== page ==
In August of 2007, I quit my job as a product manager at CNET Networks and started freelancing full-time. I do mostly web development and social media consulting, and I’m really enjoying it. I thought I’d share a few of the lessons that I’ve learned along the way.
1. Working at home sucks
Maybe it would work if I was always working at home by myself, had a separate room that was just for work, and had everything setup just so. Maybe. But I find that being at home has too many distractions, from TV, to my wife, to our new puppies. I get 2x – 4x as much done at my office as I do at home. What that means in practical terms is that paying a few hundred bucks a month for a small office or co-working space is well worth the price. Even a coffee shop is usually an improvement for me over being at home.
2. Working from anywhere you want rocks
On the other hand, having the freedom to work from home, or a coffee shop, or the beach on a tropical island, is one of the best things about working for yourself, especially in the line of work that I do. My wife and I have travelled a lot over the last year, something we never could have done if we were holding down jobs.
3. Everything takes longer than expected
From finding new clients to signing contracts to finishing projects to getting paid, everything seems to take longer than you expect. I guess this is because I’m an optimist by nature, but it’s something I’ve definitely had to adjust to. My advice: make sure you always have a decent reserve of time, money, and goodwill. You’ll probably need them.
4. Process is important
I guess this isn’t limited to freelancers, but I’ve just realized how important it is. When you do development work, you find yourself doing the same types of things over and over. I find it hard to force myself to take longer the first or second or third time around to setup shortcuts and process enhancements that will enable me to do it faster in the future, but it’s definitely worth it. If you find yourself cutting and pasting the same piece of code, then making a bunch of adjustments to change minor details, consider making it a class or a library that’s more flexible. Organize, optimize, and review your processes regularly. It takes more time now, but it saves a lot of time in the long run.
5. Small gigs > large gigs
All else being equal, smaller jobs are far better than large ones, in my opinion. It’s the same reason that small entrepreneurial projects are better than large ones: they tend to get finished on time and under budget much more often. Large projects have more room for error, ambiguity, scope creep, and miscommunication. Additionally, I find that I get fatigued when working on projects that stretch on for weeks or months. It becomes more of a struggle to get excited about working on the same thing yet again, whereas for a small project, you can maintain your interest and excitement through most or all of the project. The best project is one that you can knock out in a day or two.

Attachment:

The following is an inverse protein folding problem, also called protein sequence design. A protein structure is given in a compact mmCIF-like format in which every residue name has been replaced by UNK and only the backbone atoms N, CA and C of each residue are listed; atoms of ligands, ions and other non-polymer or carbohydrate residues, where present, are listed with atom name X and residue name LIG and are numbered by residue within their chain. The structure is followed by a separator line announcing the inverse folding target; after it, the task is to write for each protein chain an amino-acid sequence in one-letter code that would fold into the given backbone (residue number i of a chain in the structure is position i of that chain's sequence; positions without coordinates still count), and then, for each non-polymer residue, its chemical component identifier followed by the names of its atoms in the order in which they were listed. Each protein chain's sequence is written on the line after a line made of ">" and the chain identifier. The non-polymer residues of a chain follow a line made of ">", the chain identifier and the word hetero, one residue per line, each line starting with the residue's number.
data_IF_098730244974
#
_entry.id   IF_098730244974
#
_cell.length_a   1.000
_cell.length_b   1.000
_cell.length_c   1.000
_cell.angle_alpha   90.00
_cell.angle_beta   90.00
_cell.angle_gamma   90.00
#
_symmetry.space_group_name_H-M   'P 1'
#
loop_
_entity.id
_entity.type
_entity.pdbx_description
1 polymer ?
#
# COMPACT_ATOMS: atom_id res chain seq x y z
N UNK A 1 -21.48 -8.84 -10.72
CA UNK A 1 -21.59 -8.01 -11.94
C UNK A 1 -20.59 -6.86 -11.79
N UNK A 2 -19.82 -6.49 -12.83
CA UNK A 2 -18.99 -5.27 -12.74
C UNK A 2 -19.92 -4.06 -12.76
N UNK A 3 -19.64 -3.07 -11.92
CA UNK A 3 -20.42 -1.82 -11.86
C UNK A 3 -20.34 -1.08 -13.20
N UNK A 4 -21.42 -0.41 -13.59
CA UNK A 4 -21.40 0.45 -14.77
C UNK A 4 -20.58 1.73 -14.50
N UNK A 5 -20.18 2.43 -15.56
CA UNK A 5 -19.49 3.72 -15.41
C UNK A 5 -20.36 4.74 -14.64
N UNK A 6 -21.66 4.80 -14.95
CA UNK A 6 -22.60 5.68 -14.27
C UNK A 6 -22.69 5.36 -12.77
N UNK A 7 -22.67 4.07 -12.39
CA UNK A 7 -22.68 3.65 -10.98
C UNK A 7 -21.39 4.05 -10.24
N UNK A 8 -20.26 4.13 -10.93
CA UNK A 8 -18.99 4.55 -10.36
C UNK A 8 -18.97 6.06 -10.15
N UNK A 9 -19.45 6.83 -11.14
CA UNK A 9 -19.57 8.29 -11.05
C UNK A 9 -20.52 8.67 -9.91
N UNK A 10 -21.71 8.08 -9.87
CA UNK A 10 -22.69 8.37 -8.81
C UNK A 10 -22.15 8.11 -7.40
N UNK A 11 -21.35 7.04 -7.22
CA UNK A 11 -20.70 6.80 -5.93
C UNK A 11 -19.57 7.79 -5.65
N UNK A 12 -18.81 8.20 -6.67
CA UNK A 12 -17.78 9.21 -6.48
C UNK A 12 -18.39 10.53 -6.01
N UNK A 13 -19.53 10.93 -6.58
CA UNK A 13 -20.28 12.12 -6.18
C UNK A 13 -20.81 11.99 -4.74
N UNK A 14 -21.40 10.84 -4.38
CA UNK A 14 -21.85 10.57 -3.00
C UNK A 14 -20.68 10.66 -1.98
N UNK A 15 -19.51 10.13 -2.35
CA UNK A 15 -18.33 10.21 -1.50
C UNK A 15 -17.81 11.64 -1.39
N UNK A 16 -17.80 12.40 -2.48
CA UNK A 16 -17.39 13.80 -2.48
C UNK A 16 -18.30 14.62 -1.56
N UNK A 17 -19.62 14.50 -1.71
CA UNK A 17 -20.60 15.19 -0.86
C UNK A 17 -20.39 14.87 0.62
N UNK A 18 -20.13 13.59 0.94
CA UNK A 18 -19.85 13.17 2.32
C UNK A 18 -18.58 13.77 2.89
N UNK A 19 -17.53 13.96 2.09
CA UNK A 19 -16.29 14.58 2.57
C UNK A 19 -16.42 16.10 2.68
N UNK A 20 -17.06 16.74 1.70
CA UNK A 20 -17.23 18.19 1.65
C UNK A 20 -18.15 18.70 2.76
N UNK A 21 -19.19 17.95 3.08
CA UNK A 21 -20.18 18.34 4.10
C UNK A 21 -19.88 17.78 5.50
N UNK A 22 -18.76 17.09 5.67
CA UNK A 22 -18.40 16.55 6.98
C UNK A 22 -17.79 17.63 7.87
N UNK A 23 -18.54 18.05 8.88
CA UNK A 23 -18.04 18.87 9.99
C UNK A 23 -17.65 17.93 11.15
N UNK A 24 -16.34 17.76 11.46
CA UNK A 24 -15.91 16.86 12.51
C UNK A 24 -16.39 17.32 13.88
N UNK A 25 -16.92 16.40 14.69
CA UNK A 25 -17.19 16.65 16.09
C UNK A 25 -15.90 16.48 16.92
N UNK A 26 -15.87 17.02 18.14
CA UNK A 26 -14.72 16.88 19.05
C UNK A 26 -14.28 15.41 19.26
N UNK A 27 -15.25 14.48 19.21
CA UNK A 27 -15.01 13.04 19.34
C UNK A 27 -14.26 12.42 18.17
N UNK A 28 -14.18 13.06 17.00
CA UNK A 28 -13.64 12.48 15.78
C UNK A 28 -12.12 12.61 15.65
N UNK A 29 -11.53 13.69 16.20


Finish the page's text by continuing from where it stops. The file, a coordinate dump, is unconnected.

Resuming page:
I’d say that the one thing I have learned is that if you’re doing a large project, break it into phases and try to think of them as discrete mini-projects in themselves. But small projects are still better.
6. This is a stepping stone for me
I never intended to stick with contract work long-term, and the last year has just reinforced that in my mind. The hard part about freelance work for me, a born entrepreneur, is that it vacillates between two extremes: either I’m working on projects that I’m not particularly passionate about or interested in, usually because they’re not going to go anywhere and I know it (and I tell the client), or I’m working on really interesting projects that I know in my heart will succeed or continue to be a success. That sounds awesome, I know, and I’m fortunate to work on more projects like that than those in the first category, but the problem I have is that I’m helping another entrepreneur achieve his or her dream, rather than achieving my own. I love helping people, and I especially love helping people accomplish their goals and dreams, but I hate the feeling of being a hired hand when I should be whipping up my own success. Does that make sense?
As a result, I’ve started aggressively pursuing more entrepreneurial projects of my own, some of which you’ll be hearing about in the coming days and weeks. I’m enjoying freelance work and I’m very grateful to all my clients for the opportunity to work with them, but I’ll be really glad to eventually be done with freelance work. It’s just not as free as I’d like 🙂
If you’re a freelancer, let me know how this lines up with your experiences. I would love to hear from anyone considering making the plunge who has questions or comments.